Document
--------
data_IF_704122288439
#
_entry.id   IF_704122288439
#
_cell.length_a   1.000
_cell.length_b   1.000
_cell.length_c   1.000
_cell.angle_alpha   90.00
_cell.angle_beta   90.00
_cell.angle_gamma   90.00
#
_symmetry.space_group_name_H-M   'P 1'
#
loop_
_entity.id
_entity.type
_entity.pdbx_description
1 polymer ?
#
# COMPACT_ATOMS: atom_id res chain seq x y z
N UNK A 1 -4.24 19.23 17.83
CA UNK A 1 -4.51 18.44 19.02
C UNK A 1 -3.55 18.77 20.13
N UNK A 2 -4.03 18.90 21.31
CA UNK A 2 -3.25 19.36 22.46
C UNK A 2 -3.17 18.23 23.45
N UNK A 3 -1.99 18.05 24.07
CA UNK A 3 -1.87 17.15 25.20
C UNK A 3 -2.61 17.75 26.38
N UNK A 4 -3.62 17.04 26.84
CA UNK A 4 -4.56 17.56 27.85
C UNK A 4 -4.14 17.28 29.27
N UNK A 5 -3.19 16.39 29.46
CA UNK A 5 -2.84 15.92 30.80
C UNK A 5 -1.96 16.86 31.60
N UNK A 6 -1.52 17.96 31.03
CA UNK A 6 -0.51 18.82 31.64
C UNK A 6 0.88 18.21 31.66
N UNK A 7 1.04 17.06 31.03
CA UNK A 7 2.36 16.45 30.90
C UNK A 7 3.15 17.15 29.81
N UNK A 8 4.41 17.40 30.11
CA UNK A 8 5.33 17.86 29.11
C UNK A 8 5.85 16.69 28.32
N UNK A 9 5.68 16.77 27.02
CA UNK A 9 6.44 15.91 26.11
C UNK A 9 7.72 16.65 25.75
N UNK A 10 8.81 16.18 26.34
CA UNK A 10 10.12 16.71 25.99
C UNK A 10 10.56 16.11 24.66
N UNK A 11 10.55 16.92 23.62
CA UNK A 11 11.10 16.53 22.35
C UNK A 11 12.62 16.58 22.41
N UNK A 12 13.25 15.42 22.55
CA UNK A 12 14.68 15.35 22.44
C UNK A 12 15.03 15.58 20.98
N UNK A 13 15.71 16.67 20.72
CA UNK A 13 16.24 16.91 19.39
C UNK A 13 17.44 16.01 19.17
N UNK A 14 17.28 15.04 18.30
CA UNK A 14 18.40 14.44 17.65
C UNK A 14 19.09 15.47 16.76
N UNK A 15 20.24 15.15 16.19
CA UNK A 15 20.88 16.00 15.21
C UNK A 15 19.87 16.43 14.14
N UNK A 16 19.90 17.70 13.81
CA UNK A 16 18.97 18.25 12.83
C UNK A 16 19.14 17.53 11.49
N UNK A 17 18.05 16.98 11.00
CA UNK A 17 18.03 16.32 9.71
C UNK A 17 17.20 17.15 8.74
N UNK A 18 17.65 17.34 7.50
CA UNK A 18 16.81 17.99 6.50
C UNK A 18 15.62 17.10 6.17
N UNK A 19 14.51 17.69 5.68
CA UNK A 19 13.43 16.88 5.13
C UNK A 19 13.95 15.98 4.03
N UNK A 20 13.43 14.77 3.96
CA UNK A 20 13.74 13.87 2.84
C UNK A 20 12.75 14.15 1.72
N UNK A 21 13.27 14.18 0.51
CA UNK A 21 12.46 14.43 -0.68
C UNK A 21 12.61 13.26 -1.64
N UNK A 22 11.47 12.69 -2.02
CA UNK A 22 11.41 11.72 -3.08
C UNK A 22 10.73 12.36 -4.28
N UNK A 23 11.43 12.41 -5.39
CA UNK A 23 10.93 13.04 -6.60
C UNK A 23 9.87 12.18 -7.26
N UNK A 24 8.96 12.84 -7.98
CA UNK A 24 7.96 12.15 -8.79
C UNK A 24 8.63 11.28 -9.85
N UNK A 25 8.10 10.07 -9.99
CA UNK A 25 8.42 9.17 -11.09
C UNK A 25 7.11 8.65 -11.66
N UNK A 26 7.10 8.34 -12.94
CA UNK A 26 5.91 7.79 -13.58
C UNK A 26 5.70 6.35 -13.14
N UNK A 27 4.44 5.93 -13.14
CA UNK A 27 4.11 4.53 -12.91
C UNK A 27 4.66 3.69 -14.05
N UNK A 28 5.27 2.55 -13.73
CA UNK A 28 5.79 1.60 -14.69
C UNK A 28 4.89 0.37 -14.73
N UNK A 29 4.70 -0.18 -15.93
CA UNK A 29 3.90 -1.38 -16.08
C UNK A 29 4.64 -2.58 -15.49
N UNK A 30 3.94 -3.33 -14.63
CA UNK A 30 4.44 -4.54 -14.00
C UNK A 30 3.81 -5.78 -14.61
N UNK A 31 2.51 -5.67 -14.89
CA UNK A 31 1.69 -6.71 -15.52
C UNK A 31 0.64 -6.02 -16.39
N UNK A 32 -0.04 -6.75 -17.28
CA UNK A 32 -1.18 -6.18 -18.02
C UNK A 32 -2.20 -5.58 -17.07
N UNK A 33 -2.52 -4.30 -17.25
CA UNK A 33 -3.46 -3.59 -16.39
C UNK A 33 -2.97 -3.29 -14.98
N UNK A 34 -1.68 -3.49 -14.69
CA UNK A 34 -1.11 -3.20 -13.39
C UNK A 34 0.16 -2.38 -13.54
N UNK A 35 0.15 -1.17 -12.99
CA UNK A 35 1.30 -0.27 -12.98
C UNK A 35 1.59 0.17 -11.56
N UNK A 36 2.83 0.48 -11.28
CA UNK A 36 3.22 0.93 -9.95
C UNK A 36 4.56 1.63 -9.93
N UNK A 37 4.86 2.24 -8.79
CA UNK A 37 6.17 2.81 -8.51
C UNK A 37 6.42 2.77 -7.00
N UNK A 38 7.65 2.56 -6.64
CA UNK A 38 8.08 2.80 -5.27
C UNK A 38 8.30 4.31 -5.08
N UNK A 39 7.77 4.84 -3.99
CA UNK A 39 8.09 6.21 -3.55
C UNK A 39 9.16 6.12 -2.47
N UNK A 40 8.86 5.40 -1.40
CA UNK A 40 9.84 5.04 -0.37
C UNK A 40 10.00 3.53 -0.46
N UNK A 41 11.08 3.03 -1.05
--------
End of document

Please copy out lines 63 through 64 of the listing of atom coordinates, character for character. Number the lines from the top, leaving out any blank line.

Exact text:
N UNK A 15 20.24 15.15 16.19
CA UNK A 15 20.88 16.00 15.21